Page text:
[Numpy-discussion] fixing up datetime

Wes McKinney wesmckinn@gmail....
Wed Jun 8 05:05:49 CDT 2011


On Wed, Jun 8, 2011 at 11:57 AM, Wes McKinney <wesmckinn@gmail.com> wrote:
> On Wed, Jun 8, 2011 at 7:36 AM, Chris Barker <Chris.Barker@noaa.gov> wrote:
>> On 6/7/11 4:53 PM, Pierre GM wrote:
>>>  Anyhow, each time yo
>>> read 'frequency' in scikits.timeseries, think 'unit'.
>>
>> or maybe "precision" -- when I think if unit, I think of something that
>> can be represented as a floating point value -- but here, with integers,
>> it's the precision that can be represented. Just a thought.
>>
>>> Well, it can be argued that the epoch is 0...
>>
>> yes, but that really should be transparent to the user -- what epoch is
>> chosen should influence as little as possible (e.g. only the range of
>> values representable)
>>
>>> Mmh. How would you define a quarter unit ? [3M] ? But then, what if
>>> you want your year to start in December, say (we often use
>>> DJF/MAM/JJA/SON as a way to decompose a year in four 'hydrological'
>>> seasons, for example)
>>
>> And the federal fiscal year is Oct - Sept, so the first quarter is (Oct,
>> Nov, Dec) -- clearly that needs to be flexible.
>>
>>
>> -Chris
>>
>>
>>
>>
>> --
>> Christopher Barker, Ph.D.
>> Oceanographer
>>
>> Emergency Response Division
>> NOAA/NOS/OR&R            (206) 526-6959   voice
>> 7600 Sand Point Way NE   (206) 526-6329   fax
>> Seattle, WA  98115       (206) 526-6317   main reception
>>
>> Chris.Barker@noaa.gov
>> _______________________________________________
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>>
>
> Your guys' discussion is a bit overwhelming for me in my currently
> jet-lagged state ( =) ) but I thought I would comment on a couple
> things, especially now with the input of another financial Python user
> (great!).
>
> Note that I use scikits.timeseries very little for a few reasons (a
> bit OT, but...):
>
> - Fundamental need to be able to work with multiple time series,
> especially performing operations involving cross-sectional data
> - I think it's a bit hard for lay people to use (read: ex-MATLAB/R
> users). This is just my opinion, but a few years ago I thought about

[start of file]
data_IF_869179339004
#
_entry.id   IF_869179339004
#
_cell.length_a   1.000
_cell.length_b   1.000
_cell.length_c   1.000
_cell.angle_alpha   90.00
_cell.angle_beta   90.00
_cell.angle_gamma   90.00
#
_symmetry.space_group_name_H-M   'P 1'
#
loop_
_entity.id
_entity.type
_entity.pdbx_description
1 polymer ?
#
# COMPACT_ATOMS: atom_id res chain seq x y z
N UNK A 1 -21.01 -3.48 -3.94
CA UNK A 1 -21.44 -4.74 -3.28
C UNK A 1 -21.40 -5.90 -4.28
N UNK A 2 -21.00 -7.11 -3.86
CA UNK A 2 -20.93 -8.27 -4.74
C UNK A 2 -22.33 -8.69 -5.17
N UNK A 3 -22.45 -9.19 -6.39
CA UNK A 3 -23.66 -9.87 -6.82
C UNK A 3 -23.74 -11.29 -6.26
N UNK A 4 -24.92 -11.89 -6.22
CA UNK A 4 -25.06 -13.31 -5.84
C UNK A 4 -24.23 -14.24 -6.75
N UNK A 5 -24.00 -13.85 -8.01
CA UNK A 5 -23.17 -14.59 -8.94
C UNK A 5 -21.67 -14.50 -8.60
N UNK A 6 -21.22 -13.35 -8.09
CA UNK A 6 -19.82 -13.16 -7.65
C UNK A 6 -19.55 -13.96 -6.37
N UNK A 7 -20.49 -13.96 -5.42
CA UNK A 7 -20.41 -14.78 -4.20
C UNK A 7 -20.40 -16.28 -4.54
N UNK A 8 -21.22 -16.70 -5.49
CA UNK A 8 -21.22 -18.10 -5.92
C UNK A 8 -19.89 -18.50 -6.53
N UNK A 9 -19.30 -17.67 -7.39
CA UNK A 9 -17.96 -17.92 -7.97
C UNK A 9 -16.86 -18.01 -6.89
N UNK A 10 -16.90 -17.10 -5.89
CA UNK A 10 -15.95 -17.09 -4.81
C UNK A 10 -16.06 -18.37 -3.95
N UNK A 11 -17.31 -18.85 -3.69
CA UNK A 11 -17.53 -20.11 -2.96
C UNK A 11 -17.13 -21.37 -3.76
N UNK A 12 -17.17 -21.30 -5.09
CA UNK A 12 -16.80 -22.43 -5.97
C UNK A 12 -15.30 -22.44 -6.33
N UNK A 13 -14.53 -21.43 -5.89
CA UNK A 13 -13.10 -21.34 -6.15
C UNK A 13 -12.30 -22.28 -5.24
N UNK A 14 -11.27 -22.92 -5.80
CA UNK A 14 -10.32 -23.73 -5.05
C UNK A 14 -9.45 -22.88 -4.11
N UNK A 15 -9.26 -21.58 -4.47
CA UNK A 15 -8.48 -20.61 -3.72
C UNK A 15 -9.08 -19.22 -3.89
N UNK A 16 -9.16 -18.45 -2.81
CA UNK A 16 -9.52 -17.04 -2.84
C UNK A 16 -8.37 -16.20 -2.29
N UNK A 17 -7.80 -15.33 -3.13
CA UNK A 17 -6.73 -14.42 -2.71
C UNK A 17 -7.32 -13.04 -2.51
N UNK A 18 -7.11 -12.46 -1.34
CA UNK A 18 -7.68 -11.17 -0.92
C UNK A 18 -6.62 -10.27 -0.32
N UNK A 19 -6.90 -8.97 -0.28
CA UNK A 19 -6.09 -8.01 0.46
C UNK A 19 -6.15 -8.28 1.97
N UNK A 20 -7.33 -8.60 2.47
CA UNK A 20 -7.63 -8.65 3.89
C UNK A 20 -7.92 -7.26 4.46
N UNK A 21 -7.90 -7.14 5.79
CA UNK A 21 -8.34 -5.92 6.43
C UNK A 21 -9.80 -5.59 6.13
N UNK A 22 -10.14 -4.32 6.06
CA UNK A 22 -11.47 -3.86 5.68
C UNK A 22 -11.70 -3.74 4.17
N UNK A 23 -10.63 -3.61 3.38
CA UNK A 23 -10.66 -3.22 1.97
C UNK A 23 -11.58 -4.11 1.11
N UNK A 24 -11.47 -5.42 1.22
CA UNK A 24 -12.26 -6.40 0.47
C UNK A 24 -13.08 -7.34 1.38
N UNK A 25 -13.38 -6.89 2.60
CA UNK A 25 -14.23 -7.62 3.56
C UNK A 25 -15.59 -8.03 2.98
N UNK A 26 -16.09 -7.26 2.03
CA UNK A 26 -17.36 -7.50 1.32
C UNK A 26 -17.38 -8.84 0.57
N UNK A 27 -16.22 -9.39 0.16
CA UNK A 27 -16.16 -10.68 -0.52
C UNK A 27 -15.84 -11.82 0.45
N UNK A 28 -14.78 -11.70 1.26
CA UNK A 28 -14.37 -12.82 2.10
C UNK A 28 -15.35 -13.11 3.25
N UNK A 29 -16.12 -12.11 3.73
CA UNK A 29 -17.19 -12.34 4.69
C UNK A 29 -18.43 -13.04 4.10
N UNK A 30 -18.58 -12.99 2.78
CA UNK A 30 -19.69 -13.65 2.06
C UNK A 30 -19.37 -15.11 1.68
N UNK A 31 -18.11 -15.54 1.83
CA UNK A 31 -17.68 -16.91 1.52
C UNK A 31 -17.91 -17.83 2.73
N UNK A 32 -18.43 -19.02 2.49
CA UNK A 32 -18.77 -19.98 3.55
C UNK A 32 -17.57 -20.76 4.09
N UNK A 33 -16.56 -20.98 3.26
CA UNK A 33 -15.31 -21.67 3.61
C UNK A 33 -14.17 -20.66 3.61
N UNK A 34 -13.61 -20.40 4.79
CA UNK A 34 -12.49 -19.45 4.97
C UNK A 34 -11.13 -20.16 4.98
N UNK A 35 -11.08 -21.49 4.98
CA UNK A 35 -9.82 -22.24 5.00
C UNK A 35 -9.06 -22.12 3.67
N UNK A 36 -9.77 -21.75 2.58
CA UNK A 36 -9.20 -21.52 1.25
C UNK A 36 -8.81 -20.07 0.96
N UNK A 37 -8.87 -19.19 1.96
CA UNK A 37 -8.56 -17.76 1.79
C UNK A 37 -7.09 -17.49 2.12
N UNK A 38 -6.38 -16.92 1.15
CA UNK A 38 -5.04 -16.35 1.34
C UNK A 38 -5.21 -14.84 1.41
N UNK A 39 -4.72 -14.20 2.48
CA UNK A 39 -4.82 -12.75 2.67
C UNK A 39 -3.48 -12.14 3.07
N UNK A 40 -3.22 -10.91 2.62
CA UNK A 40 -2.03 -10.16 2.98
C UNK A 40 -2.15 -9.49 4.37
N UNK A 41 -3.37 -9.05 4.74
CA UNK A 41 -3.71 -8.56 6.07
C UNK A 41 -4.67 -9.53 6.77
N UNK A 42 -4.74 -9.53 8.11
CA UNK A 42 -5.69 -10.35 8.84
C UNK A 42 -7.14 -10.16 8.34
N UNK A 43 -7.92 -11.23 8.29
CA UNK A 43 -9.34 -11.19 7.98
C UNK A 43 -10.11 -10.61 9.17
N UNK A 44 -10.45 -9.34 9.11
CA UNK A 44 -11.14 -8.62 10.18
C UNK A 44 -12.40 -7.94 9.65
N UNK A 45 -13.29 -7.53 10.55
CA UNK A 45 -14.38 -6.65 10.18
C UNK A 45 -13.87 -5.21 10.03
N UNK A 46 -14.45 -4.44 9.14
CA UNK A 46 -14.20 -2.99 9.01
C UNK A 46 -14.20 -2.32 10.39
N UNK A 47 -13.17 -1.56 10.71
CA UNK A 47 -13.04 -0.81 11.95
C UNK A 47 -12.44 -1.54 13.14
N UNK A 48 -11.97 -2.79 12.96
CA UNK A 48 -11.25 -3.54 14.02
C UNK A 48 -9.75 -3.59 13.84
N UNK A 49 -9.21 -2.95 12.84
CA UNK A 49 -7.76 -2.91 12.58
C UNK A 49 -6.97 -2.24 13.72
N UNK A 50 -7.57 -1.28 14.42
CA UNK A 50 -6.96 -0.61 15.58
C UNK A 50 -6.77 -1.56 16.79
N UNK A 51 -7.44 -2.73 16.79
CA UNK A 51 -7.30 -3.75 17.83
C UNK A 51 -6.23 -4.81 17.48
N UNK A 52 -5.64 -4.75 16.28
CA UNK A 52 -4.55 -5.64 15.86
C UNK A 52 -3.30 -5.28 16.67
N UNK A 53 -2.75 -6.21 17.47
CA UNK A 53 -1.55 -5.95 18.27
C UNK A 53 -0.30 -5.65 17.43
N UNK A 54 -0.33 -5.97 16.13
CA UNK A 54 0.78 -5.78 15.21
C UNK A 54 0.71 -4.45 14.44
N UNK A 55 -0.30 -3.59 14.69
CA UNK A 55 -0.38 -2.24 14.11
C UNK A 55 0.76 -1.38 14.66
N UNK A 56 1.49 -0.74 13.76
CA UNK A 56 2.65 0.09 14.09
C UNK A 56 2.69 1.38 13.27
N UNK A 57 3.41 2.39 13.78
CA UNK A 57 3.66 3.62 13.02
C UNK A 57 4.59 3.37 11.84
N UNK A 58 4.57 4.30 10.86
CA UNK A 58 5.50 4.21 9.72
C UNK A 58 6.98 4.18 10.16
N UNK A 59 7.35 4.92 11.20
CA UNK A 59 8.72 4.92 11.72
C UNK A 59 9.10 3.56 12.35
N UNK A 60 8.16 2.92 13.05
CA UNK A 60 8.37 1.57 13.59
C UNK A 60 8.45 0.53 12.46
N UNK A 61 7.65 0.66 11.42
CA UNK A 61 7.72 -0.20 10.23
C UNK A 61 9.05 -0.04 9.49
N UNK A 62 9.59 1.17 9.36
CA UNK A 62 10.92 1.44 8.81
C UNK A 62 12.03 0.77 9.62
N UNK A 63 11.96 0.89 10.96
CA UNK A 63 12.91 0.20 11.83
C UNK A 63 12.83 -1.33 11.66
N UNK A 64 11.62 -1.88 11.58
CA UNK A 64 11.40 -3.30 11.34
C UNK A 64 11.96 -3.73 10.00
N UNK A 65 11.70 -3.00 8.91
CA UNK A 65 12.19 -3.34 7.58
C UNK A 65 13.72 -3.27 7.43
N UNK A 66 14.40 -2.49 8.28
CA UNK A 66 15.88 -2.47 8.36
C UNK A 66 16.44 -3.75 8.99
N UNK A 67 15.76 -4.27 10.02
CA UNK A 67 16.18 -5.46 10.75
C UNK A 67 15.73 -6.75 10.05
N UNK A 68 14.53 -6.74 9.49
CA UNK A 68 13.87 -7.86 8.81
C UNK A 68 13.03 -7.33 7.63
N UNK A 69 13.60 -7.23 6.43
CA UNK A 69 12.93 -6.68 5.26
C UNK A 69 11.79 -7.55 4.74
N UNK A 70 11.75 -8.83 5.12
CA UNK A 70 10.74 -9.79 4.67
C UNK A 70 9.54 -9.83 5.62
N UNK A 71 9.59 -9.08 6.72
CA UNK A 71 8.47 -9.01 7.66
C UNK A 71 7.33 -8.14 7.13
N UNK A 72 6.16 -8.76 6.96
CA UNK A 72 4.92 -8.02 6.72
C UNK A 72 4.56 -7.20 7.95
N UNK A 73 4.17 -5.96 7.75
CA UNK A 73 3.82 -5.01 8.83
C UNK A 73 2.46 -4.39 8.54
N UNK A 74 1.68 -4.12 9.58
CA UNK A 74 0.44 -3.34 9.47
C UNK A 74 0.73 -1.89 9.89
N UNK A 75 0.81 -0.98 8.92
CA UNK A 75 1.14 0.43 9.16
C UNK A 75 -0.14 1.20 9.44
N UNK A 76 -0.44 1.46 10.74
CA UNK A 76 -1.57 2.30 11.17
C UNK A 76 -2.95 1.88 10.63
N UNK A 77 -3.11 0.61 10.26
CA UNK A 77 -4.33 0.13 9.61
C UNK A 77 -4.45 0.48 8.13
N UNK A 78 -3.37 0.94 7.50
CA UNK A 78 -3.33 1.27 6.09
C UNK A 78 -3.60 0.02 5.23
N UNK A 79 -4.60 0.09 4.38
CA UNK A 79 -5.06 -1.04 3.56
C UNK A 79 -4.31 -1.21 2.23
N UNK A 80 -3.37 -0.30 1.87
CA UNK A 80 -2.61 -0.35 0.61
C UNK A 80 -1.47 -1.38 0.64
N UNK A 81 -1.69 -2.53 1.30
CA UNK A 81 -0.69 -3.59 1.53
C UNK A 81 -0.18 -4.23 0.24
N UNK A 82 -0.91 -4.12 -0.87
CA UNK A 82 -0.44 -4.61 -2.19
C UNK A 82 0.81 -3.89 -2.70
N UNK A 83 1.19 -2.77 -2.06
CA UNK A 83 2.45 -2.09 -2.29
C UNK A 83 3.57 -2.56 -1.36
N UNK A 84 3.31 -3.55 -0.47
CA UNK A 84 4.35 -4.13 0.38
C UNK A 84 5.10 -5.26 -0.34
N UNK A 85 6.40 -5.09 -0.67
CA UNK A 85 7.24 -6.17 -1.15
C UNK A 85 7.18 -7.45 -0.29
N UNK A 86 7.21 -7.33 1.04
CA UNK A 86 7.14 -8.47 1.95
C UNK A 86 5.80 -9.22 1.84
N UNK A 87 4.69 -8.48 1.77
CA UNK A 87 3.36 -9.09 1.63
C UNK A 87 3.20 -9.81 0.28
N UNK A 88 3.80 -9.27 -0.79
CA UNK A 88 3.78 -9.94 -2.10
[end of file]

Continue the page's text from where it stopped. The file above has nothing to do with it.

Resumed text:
> using it and concluded that teaching people how to properly use it (a
> precision tool, indeed!) was going to cause me grief.
> - The data alignment problem, best explained in code:
>
> In [8]: ts
> Out[8]:
> 2000-01-05 00:00:00    0.0503706684002
> 2000-01-12 00:00:00    -1.7660004939
> 2000-01-19 00:00:00    1.11716758554
> 2000-01-26 00:00:00    -0.171029995265
> 2000-02-02 00:00:00    -0.99876580126
> 2000-02-09 00:00:00    -0.262729046405
>
> In [9]: ts.index
> Out[9]:
> <class 'pandas.core.daterange.DateRange'>
> offset: <1 Week: kwds={'weekday': 2}, weekday=2>, tzinfo: None
> [2000-01-05 00:00:00, ..., 2000-02-09 00:00:00]
> length: 6
>
> In [10]: ts2 = ts[:4]
>
> In [11]: ts2.index
> Out[11]:
> <class 'pandas.core.daterange.DateRange'>
> offset: <1 Week: kwds={'weekday': 2}, weekday=2>, tzinfo: None
> [2000-01-05 00:00:00, ..., 2000-01-26 00:00:00]
> length: 4
>
> In [12]: ts + ts2
> Out[12]:
> 2000-01-05 00:00:00    0.1007413368
> 2000-01-12 00:00:00    -3.5320009878
> 2000-01-19 00:00:00    2.23433517109
> 2000-01-26 00:00:00    -0.34205999053
> 2000-02-02 00:00:00    NaN
> 2000-02-09 00:00:00    NaN
>
> Or ts / or ts2 could be completely DateRange-naive (e.g. they have no
> way of knowing that they are fixed-frequency), or even out of order,
> and stuff like this will work no problem. I view the "fixed frequency"
> issue as sort of an afterthought-- if you need it, it's there for you
> (the DateRange class is a valid Index--"label vector"--for pandas
> objects, and provides an API for defining custom time deltas). Which
> leads me to:
>
> - Inability to derive custom offsets:
>
> I can do:
>
> In [14]: ts.shift(2, offset=2 * datetools.BDay())
> Out[14]:
> 2000-01-11 00:00:00    0.0503706684002
> 2000-01-18 00:00:00    -1.7660004939
> 2000-01-25 00:00:00    1.11716758554
> 2000-02-01 00:00:00    -0.171029995265
> 2000-02-08 00:00:00    -0.99876580126
> 2000-02-15 00:00:00    -0.262729046405
>
> or even generate, say, 5-minutely or 10-minutely date ranges thusly:
>
> In [16]: DateRange('6/8/2011 5:00', '6/8/2011 12:00',
> offset=datetools.Minute(5))
> Out[16]:
> <class 'pandas.core.daterange.DateRange'>
> offset: <5 Minutes>, tzinfo: None
> [2011-06-08 05:00:00, ..., 2011-06-08 12:00:00]
> length: 85
>
> I'm currently working on high perf reduceat-based resampling methods
> (e.g. converting secondly data to 5-minutely data).
>
> So in summary, w.r.t. time series data and datetime, the only things I
> care about from a datetime / pandas point of view:
>
> - Ability to easily define custom timedeltas
> - Generate datetime objects, or some equivalent, which can be used to
> back pandas data structures
> - (possible now??) Ability to have a set of frequency-naive dates
> (possibly not in order).
>
> This last point actually matters. Suppose you wanted to get the worst
> 5-performing days in the S&P 500 index:
>
> In [7]: spx.index
> Out[7]:
> <class 'pandas.core.daterange.DateRange'>
> offset: <1 BusinessDay>, tzinfo: None
> [1999-12-31 00:00:00, ..., 2011-05-10 00:00:00]
> length: 2963
>
> # but this is OK
> In [8]: spx.order()[:5]
> Out[8]:
> 2008-10-15 00:00:00    -0.0903497960942
> 2008-12-01 00:00:00    -0.0892952780505
> 2008-09-29 00:00:00    -0.0878970494885
> 2008-10-09 00:00:00    -0.0761670761671
> 2008-11-20 00:00:00    -0.0671229140321
>
> - W
>

I should add that if datetime64 gets me 80% to solving my needs (which
are rather domain-specific), I will be very happy. Reducing the memory
footprint of long time series (versus having millions of
datetime.datetime objects lying around) will also be a big benefit.


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